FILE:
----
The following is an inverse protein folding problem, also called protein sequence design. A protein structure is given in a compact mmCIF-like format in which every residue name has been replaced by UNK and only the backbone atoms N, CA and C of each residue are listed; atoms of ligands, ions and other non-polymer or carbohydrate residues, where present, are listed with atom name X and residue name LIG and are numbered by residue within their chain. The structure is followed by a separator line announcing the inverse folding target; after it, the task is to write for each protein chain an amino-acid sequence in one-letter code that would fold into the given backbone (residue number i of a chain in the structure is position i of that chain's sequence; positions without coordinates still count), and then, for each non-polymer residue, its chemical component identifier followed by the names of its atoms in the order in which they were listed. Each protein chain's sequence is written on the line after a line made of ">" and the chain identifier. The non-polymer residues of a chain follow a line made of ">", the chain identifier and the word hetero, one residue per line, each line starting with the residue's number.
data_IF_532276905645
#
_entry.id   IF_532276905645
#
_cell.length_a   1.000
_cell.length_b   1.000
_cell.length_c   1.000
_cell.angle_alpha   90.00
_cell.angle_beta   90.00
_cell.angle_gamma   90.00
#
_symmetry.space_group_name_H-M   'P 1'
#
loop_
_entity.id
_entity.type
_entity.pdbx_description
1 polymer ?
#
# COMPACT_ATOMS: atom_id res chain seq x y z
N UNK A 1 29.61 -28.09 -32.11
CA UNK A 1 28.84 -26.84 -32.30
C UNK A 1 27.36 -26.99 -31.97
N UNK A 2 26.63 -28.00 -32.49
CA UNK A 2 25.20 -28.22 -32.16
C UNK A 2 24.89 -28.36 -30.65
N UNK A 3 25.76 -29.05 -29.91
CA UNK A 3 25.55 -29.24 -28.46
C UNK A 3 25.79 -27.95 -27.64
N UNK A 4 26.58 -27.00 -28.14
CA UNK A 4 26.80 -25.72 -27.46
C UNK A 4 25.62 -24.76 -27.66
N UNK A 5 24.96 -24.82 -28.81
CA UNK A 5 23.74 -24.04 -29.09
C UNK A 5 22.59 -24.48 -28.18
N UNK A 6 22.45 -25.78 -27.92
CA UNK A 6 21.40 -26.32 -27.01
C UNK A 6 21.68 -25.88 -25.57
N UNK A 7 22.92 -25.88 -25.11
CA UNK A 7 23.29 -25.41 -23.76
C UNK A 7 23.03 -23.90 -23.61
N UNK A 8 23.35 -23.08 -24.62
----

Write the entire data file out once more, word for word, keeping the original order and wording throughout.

The following is an inverse protein folding problem, also called protein sequence design. A protein structure is given in a compact mmCIF-like format in which every residue name has been replaced by UNK and only the backbone atoms N, CA and C of each residue are listed; atoms of ligands, ions and other non-polymer or carbohydrate residues, where present, are listed with atom name X and residue name LIG and are numbered by residue within their chain. The structure is followed by a separator line announcing the inverse folding target; after it, the task is to write for each protein chain an amino-acid sequence in one-letter code that would fold into the given backbone (residue number i of a chain in the structure is position i of that chain's sequence; positions without coordinates still count), and then, for each non-polymer residue, its chemical component identifier followed by the names of its atoms in the order in which they were listed. Each protein chain's sequence is written on the line after a line made of ">" and the chain identifier. The non-polymer residues of a chain follow a line made of ">", the chain identifier and the word hetero, one residue per line, each line starting with the residue's number.
data_IF_532276905645
#
_entry.id   IF_532276905645
#
_cell.length_a   1.000
_cell.length_b   1.000
_cell.length_c   1.000
_cell.angle_alpha   90.00
_cell.angle_beta   90.00
_cell.angle_gamma   90.00
#
_symmetry.space_group_name_H-M   'P 1'
#
loop_
_entity.id
_entity.type
_entity.pdbx_description
1 polymer ?
#
# COMPACT_ATOMS: atom_id res chain seq x y z
N UNK A 1 29.61 -28.09 -32.11
CA UNK A 1 28.84 -26.84 -32.30
C UNK A 1 27.36 -26.99 -31.97
N UNK A 2 26.63 -28.00 -32.49
CA UNK A 2 25.20 -28.22 -32.16
C UNK A 2 24.89 -28.36 -30.65
N UNK A 3 25.76 -29.05 -29.91
CA UNK A 3 25.55 -29.24 -28.46
C UNK A 3 25.79 -27.95 -27.64
N UNK A 4 26.58 -27.00 -28.14
CA UNK A 4 26.80 -25.72 -27.46
C UNK A 4 25.62 -24.76 -27.66
N UNK A 5 24.96 -24.82 -28.81
CA UNK A 5 23.74 -24.04 -29.09
C UNK A 5 22.59 -24.48 -28.18
N UNK A 6 22.45 -25.78 -27.92
CA UNK A 6 21.40 -26.32 -27.01
C UNK A 6 21.68 -25.88 -25.57
N UNK A 7 22.92 -25.88 -25.11
CA UNK A 7 23.29 -25.41 -23.76
C UNK A 7 23.03 -23.90 -23.61
N UNK A 8 23.35 -23.08 -24.62